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Reviews of A Short History of the Ismailis

“Daftary, well known for his research on Ismaili Islam, provides a concise and detailed overview of the Ismailis. The first chapter provides a broad and useful overview of the historiographical problems associated with the Ismailis. Particular attention is paid to the Assassin legends, about which Daftary has written more extensively elsewhere. Each of the remaining four chapters covers a different aspect of Ismaili history. Chapter two on origins and early history covers many topics in just thirty-seven pages, but Daftary provides copious references to primary sources with some annotation. Chapter three is a succinct account of the Fatimids. Chapters four and five deal with the Nizari Ismailis at Alamut and post-Alamut Ismailism (Anjudan, Khojas, Bohras, Tayyibis).

“Although this book is aimed at a wider audience than Daftary’s earlier work on the Ismailis, the chronological organization and seamless historical narrative might not be accessible to nonspecialists. The index makes this book a useful reference, especially for the materials not covered elsewhere in synthetic fashion.”
Religious Studies Review

“The image of the Ismailis (particularly the Khojas and Bohras) as small, well-knit, affluent, mainly merchant communities belies their early revolutionary origins. The early Ismaili were a revolutionary missionary movement. They allegedly attacked and assassinated Sunni political and religious leaders, seized power, and at their peak in Fatimid Egypt, ruled a vast kingdom. For the Ismaili, as for Shi’a in general, the Qur’an had two meanings — an exoteric, literal meaning and an esoteric, inner teaching. This secret knowledge was given to the Imam and through a process of initiation to his representatives and missionaries. The followers of the Imam as distinguished from the majority of Muslims constituted a religious elite who possessed the true guidance necessary for salvation and a mission to spread or propagate, by force if necessary, the message and rule of the Imam.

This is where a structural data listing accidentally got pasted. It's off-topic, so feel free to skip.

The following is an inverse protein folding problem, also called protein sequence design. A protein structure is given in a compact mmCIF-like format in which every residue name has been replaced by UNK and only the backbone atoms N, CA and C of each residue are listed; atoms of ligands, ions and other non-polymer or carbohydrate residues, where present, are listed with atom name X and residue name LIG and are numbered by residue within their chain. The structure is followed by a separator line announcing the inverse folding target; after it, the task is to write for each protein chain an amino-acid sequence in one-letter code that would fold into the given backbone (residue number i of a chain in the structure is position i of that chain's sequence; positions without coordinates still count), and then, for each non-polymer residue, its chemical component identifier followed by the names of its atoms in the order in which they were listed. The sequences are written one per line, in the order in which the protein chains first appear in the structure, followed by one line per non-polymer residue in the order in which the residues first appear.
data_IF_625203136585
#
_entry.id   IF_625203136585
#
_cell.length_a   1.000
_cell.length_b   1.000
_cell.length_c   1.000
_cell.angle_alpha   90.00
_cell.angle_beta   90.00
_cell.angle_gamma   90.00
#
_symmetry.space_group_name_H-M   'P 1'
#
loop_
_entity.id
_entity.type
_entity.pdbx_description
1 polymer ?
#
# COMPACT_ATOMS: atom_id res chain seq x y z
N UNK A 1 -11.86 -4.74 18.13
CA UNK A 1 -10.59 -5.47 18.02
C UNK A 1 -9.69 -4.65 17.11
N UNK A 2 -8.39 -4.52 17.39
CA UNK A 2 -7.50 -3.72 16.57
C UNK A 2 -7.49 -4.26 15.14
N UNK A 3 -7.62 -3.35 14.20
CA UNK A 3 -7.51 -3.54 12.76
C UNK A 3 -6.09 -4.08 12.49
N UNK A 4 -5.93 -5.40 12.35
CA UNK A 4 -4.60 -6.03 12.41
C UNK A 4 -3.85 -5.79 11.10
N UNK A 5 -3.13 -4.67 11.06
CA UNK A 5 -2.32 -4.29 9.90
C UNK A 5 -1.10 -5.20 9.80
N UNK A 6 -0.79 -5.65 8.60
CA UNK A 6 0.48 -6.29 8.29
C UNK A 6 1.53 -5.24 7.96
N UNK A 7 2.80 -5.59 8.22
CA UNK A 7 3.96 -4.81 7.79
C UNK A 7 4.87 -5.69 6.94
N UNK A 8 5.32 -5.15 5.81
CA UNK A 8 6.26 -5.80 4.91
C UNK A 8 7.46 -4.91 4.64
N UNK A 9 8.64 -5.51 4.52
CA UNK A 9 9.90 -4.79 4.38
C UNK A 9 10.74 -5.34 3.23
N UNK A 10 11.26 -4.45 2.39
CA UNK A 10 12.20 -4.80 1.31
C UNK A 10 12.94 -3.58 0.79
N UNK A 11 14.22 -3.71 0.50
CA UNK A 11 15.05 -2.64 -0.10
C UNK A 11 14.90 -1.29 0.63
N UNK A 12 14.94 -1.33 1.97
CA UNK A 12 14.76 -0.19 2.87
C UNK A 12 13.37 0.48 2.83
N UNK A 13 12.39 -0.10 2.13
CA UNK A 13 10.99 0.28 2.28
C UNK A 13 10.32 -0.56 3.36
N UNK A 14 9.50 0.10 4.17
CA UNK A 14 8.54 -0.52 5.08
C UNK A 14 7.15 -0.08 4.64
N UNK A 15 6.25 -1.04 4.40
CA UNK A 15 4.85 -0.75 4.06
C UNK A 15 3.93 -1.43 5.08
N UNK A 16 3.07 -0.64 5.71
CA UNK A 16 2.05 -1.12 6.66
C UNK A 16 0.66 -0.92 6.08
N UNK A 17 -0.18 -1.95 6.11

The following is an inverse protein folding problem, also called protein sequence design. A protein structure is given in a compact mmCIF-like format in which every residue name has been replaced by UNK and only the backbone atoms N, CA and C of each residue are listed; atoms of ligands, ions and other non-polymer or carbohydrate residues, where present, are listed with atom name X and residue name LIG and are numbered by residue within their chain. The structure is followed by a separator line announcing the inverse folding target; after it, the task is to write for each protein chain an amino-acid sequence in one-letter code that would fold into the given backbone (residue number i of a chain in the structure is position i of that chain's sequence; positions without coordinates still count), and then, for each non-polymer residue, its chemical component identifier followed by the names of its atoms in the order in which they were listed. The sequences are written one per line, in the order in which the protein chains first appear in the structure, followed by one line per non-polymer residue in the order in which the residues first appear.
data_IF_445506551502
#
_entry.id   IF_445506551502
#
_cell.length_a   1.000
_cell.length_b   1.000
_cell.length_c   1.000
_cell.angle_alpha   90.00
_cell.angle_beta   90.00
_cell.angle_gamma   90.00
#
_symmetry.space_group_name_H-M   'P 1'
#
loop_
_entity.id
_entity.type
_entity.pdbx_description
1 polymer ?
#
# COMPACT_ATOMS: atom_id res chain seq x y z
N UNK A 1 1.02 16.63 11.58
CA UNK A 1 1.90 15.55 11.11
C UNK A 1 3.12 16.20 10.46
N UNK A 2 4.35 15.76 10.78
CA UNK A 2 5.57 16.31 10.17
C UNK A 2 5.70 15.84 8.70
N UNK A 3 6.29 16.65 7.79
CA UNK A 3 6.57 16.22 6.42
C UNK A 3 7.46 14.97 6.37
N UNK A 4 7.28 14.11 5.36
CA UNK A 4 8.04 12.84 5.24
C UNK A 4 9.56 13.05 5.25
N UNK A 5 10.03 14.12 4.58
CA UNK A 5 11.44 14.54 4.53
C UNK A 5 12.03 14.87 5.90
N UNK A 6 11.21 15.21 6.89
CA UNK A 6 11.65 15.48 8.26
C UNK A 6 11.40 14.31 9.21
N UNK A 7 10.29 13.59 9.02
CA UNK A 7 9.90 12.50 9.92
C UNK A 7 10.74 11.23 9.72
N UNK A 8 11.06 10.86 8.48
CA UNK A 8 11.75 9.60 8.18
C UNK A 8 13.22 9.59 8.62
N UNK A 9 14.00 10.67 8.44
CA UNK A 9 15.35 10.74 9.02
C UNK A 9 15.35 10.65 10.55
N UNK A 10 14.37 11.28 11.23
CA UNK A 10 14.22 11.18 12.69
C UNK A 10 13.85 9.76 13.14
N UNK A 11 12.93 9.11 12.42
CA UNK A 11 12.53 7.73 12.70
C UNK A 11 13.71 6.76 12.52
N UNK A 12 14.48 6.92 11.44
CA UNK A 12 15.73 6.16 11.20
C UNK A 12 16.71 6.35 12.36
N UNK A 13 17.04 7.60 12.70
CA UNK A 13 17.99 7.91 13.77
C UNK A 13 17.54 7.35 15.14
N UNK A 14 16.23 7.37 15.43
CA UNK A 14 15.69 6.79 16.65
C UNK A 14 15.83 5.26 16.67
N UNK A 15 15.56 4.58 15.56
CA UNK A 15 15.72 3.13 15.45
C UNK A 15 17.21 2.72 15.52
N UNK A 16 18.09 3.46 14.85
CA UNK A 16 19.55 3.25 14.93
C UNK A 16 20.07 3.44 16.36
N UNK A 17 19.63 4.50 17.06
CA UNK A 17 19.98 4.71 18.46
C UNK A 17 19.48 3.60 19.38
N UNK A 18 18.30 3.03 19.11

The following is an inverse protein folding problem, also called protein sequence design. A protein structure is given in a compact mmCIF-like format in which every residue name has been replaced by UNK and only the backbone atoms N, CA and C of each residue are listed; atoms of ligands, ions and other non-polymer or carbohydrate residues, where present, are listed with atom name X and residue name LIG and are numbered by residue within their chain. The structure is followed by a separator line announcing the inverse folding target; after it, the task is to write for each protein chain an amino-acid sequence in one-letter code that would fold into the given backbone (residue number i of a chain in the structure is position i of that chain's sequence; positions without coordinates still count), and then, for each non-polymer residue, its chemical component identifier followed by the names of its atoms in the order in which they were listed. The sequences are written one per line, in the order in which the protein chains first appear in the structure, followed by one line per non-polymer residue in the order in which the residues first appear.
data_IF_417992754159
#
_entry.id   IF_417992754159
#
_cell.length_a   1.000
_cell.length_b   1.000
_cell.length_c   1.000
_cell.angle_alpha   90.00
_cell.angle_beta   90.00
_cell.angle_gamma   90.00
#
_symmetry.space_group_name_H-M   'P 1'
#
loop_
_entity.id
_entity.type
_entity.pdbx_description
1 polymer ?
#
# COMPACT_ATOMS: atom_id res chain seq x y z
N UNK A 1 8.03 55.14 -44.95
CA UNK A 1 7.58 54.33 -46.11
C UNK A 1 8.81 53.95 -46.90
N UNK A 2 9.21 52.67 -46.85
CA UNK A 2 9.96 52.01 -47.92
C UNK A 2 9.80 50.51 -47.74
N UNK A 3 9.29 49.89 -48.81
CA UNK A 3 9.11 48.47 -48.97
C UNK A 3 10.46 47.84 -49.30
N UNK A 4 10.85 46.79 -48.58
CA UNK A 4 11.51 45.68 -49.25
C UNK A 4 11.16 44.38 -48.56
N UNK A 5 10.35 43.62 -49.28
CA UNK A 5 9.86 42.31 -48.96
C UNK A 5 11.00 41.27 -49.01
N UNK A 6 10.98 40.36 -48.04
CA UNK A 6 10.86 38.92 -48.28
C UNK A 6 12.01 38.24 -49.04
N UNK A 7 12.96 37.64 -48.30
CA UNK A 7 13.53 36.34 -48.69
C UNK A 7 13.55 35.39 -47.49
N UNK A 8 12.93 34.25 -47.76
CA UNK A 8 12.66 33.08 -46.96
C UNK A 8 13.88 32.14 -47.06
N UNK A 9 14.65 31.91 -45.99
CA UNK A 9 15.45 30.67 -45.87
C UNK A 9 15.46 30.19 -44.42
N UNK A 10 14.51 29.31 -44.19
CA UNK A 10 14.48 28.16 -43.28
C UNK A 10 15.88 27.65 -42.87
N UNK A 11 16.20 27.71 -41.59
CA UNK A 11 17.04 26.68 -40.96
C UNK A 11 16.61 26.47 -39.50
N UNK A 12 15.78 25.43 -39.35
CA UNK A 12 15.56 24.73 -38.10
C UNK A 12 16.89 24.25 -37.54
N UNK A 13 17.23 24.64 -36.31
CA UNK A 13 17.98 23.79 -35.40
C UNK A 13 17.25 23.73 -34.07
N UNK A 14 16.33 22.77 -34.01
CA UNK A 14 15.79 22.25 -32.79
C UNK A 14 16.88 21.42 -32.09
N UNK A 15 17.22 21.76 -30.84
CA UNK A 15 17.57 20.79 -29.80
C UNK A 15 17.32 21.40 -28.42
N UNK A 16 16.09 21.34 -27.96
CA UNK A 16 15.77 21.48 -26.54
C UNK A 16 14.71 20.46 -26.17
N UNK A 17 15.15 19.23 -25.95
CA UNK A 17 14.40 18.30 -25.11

“The Ismaili history can be divided into four major milestones in their history: origins, Fatimid period, the Alamut era, and the developments since the ninteenth century. Farhad Daftary of the Institute of Ismaili Studies in London has attempted to write a succinct account of his group in a span of less than 300 pages covering a period of over a thousand years! One can only sympathize with anyone attempting a gigantic task such as this. Clearly the book is for the non-specialist.

“The book begins with a critical assessment of the Ismaili history and historiography dealing with phases, sources, and studies. In a book meant for non-specialists, it is odd to begin with sources, rather than sketching the specific beliefs, practices, and developments and changes. Rather than explaining Ismaili beliefs in their own terms, this chapter critiques what others have written about the subject. This chapter should have been relegated to the last.

“The second chapter deals with origins and early history. Within this chapter, two subheadings attracted my close attention. One is on ‘Diversity in Early Islam,’ pp. 21-23. On these pages the author has described his own views on the topic, but without marshalling support from original Islamic sources by directly citing them. In the absence of direct evidence to support the views so expressed, one is left with no more than the personal views of the writer. The same is more or less true of the subheading ‘Early Ismaili Doctrines,’ pp. 50-58.

“The book improves when it moves to the chapters pertaining to the lived history of the Ismailis as opposed to mere beliefs and practices. The chapters on Fatimid, Alamut and post-Alamut periods of the history are lucid, as is the chapter on later developments. However, one wishes that the author had paid a little more attention to the Tayyibi Bohra Ismailism than has been done. To an outsider, there are great disjunctions in Ismaili history from the earliest period to the Fatimid era in Egypt to the Alamut period in Iran to the arrival of the Aga Khan in India, and finally the move of the imamat to Europe. The various transitions in the Ismaili history are not always well explained.

“This slim volume is eminently readable. A clearer exposition of the Ismaili beliefs unconcerned with outsiders’ views — past or present — will greatly improve the study.”
Digest of Middle East Studies